Home Health Tips Rheumatoid arthritis: Food and diet tips to keep joints healthy and prevent pain

Rheumatoid arthritis: Food and diet tips to keep joints healthy and prevent pain

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Arthritis affects around 10 million people in the UK. While it affects people of all ages, including children, it is also a common effect of ageing. Rheumatoid arthritis is the second most common type of arthritis, after osteoarthritis.

The associated pain, stiffness and inflammation of the joints can make it difficult for sufferers of the condition to go about their daily activities.

However, it can be improved or prevented by eating the right foods and keeping joints healthy.

“As people get older, it’s common to experience joint discomfort. But what people eat can make a big difference to their joint health, and help to maintain a more active life,” said Polly Douglas, nutritional therapist at Nuffield Health.

Try these diet tips to ease arthritis symptoms and maintain healthy joints.

Foods to boost immunity

“A good place to start is to drink plenty of water,” said Douglas.

Drinking around eight glasses of water a day will help flush toxins from the body and keep joints hydrated.

Eat lots of fruit and vegetables to encourage a healthy immune system, ensuring you eat a variety of colours.

Cherries, blueberries and strawberries are particularly good for joints, according to Douglas, because they contain quercetin, which is a natural anti-inflammatory and antihistamine.

Free-range eggs and free-range chicken are also recommended, as they contain amino acids for a healthy immune system and bone health.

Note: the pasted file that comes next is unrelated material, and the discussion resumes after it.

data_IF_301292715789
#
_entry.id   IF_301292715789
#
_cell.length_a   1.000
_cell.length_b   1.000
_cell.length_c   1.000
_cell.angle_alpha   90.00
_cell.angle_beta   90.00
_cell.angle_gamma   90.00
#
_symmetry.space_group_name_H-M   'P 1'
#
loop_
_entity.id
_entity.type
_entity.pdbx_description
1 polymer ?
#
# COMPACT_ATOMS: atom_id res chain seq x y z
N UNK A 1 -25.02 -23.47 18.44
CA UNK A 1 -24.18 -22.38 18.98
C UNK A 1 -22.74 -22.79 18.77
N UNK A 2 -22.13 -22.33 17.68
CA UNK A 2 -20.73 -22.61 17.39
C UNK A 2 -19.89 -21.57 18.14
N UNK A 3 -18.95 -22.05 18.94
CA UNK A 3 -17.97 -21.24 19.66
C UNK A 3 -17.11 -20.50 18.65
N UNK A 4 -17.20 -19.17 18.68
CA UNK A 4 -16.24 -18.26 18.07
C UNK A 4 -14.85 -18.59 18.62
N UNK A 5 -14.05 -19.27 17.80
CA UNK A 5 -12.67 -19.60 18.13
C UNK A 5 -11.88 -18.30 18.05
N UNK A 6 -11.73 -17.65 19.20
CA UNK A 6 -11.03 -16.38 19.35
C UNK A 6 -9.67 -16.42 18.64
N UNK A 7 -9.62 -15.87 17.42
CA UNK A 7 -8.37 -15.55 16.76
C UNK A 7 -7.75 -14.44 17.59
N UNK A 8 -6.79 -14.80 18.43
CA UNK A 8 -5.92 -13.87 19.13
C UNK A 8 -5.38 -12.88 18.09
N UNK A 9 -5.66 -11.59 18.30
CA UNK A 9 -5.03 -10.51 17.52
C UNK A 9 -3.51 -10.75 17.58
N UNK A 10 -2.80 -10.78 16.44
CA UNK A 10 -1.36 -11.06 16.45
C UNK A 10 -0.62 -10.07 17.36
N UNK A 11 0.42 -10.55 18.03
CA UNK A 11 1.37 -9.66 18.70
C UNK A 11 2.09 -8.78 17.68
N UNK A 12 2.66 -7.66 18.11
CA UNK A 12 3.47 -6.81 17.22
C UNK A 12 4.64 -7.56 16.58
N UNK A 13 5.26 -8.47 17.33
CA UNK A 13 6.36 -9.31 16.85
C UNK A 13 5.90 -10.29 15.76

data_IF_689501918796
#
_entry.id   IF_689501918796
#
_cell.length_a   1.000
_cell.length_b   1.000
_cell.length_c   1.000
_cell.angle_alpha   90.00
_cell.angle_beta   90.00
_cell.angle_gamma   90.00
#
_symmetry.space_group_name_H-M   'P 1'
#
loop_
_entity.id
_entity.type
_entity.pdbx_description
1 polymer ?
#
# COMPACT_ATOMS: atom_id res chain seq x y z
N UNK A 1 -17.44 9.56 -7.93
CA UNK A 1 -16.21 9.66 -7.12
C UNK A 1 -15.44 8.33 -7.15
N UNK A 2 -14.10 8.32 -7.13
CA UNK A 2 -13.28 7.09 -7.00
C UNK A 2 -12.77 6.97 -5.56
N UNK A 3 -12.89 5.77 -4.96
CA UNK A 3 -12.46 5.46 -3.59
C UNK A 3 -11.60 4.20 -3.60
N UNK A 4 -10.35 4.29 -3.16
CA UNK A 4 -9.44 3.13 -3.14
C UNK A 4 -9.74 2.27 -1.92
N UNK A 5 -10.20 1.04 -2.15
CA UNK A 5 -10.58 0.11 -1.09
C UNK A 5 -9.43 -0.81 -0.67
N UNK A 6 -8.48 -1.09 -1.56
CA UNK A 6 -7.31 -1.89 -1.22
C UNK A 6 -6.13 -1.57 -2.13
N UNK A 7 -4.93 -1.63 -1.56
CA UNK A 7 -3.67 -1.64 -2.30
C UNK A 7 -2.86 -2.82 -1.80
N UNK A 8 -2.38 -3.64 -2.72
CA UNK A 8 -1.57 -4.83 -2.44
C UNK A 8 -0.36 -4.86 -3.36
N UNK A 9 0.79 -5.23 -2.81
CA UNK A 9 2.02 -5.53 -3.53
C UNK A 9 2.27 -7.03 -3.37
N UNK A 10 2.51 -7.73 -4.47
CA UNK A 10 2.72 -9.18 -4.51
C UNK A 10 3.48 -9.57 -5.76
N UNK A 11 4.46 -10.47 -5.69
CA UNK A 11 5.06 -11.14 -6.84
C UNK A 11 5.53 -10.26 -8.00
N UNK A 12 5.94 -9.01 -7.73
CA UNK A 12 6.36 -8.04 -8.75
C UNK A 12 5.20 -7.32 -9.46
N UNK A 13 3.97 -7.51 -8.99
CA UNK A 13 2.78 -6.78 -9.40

Foods to ease inflammation

Ginger, garlic and turmeric all contain anti-inflammatory properties, and can be added to meals.

Fresh ginger can also be rubbed on painful joints to help reduce swelling.

Foods high in omega-3, such as fish, oils and seeds, also help reduce inflammation.

Foods to strengthen bones

Vitamin C helps to restore the flexible building material collagen, which is the main component of bones, according to Douglas.

It can be found in a wide variety of fruit and vegetables, with good sources including blackcurrants, broccoli and sprouts.

Calcium, meanwhile, helps to strengthen bones by firming their structure, and can be found in milk, cheese and other dairy foods and green leafy vegetables.

Magnesium and vitamin D are also essential for supporting the strength of bones.

Magnesium can be found in green, leafy vegetables, nuts, fish and brown rice, while vitamin D is in milk, eggs, cheese and tuna.

“It’s important to acknowledge that we all age differently, and there are many factors that contribute to our joint health,” said Douglas.

“But finding the right balance of nutrition for our needs can help maintain or even improve our mobility.”

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